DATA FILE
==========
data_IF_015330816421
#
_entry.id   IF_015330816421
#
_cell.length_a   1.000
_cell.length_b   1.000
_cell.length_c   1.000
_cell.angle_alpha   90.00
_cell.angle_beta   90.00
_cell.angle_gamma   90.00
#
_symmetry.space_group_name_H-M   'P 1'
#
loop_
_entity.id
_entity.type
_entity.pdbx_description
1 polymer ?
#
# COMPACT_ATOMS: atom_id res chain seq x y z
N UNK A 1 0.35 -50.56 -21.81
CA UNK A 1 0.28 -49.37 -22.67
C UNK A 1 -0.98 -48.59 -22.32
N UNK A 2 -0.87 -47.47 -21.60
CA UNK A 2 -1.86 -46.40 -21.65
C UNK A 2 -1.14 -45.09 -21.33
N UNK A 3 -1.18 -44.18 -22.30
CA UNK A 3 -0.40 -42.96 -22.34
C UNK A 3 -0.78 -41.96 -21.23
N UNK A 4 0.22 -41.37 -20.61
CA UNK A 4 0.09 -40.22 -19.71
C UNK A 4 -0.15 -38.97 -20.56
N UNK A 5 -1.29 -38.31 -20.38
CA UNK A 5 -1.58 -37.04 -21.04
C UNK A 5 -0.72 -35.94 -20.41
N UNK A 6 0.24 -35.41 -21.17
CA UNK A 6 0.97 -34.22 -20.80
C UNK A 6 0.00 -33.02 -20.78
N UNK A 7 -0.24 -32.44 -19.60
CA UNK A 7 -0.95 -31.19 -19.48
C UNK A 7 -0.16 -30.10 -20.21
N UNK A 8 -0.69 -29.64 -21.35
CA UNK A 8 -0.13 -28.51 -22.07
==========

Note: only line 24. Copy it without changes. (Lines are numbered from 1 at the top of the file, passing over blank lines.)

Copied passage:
N UNK A 2 -0.87 -47.47 -21.60